Planning Your Data Model and Taxonomies

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Data Model Planning

ActionApps places all the content into a database. That may be the reason why working with ActionApps resembles working with a database system. With the introduction of "Related Items" at some stage of the development, it had even become a relational database system.

From what we said above comes a (sometimes sad) truth. ActionApps works best when you have a content which leads itself into being stored in a database. That is, in most cases, a significant number of content items, all having the same structure. Imagine news piece, events calendar entry, press release and so on. You have many events but they all can have the same format/structure - headline, short summary, a link for more info, date when it's published:

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--Marek 12 August 2005 18:55 (CEST)
Warning at an eary stage: If you are planning to create a website which has let's say 1 page for contact info, 1 page for signing a petition, 3 pages T-Shirts ordering and 1 About Us page, ActionApps is probabaly not worth the efforts.

The "Need For Field" Guidelines

Note for database savvy: This discussion is equivalent to deciding if you need a new column in your table

So we realize that ActionApps like publishing a structured content, so one of the biggest challenges in your data model planning is suggesting a structure that will not create any barriers for publishing the content you want to publish. In ActionApps you use Fields to define the structure. At most cases, the division of a homogeneous content is straightforward. However, these few guidelines may help.

In deciding whether you need a separate Field for a particular information, consider the following:

  • You need a new field if you want to use it for ordering (e.g. order by publish date)
  • You need a new field if you want to search by it (e.g. search for a particular name in and only in the "Written by" field)
  • You need an new field if you want that particular information to be visually distinct from the rest of the text (e.g. Headline is bold and red colour )
  • You may want to create fields to force your editors to not forget about certain things (e.g. always state the original source)
  • You should not use fields without a reason - remember that each field will correspond with one User Control in the input form Input Form, and you want to keep the form simple, because simple things work best


The "Need For Slice" Guidelines

Note for database savvy: This discussion is equivalent to deciding if you need a new table in your database

Sometimes you simply won't fit all your content into the same structure. You may have News and Events. They share headline and short description. But with events, you need to provide a bit more information, like the location, when does it start, when does it finish, how much is the entry fee. You could of course use the same slice for both, just by not filling this extra info in for news. But it's not practical - the form for news will be more complicated than it has to be, it will be hard to maintain the distinction between news and events. So in this case, you will probably split your content into two groups (News and Events) and deal with those separately.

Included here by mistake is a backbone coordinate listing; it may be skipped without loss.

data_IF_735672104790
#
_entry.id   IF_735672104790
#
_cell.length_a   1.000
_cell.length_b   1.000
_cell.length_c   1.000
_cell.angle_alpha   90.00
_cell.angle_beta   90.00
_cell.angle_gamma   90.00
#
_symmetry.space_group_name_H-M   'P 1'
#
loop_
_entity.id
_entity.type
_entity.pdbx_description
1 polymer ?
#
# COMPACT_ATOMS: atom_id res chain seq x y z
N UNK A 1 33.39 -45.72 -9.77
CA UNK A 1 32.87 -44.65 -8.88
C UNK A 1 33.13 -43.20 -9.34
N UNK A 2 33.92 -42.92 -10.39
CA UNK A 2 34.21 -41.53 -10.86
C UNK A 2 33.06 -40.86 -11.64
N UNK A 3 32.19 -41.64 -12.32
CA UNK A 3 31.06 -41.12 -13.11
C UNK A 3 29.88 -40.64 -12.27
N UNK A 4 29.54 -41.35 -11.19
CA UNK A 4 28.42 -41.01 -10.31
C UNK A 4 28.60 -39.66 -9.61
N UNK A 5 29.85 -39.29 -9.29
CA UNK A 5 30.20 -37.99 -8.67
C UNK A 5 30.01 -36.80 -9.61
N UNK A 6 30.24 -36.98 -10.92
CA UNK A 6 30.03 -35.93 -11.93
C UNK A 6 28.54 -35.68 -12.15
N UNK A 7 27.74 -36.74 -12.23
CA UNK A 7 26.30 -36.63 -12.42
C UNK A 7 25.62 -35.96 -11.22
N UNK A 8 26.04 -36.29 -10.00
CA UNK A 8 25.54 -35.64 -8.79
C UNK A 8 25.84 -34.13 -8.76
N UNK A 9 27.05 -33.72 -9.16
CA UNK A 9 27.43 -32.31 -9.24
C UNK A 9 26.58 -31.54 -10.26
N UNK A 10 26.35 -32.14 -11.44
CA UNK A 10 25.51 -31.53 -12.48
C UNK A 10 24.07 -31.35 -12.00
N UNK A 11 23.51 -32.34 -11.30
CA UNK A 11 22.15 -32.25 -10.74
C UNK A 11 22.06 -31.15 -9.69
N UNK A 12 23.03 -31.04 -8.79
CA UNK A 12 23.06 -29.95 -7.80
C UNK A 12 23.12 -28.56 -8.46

The guidelines for deciding about the number of slices you need are not as straightforward as the guidelines for fields. The advantages are:

  • Assigning permissions (e.g. user A can only edit News not Events)
  • Input Forms will be as simple as possible and clearly labeled
  • Displaying News and Events separately is straightforward

The disadvantages of splittig are mainly practical

  • The Design Templates are kept separate for each slice, with only a limited possibility to share them. That means more work and also changing the design later more complicated (but you do use CSS, dontchya ?)
  • Creating a search form which serches through both slices at the same time is quite challenging and needs to be planed in advance
  • Some ActionApps ISPs use the number od slices as base for pricing, so things may get a bit more expensive

You need to assess these pros nad cons carefuly, you need a common sense and a bit of experience here to get it right.

Planning your classification system

If the content you are publishing is a bit more than just few items, you probably will want to introduce some system for clasification it, and get your content editor to keep doing using it properly.

Single categories

By clasification we mean a simple thing (at least for start). You have your 1000 news headlines, and you want to put them into few clearly labeled shoe boxes so that you can find them later more easily:

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This is a simple taxonomy where each item can belong to exactly one shoebox.

You should foresee how you are going to use this clasification on the web - you create a navigation menu which lists all the categories you have, and by following the link "Health", the visitor will only be presented with the items that relate to Health, not the others.

Multiple categories

In the real life, however, things are not as simple. In certain cases, you realize that you can't decide which shoebox to put the item in, is somehow would fit into two or more, depending on the perspective from which you look at it. So you may want to use a slightly different system of clasification, that is put tags on things rather than put things in shoeboxes: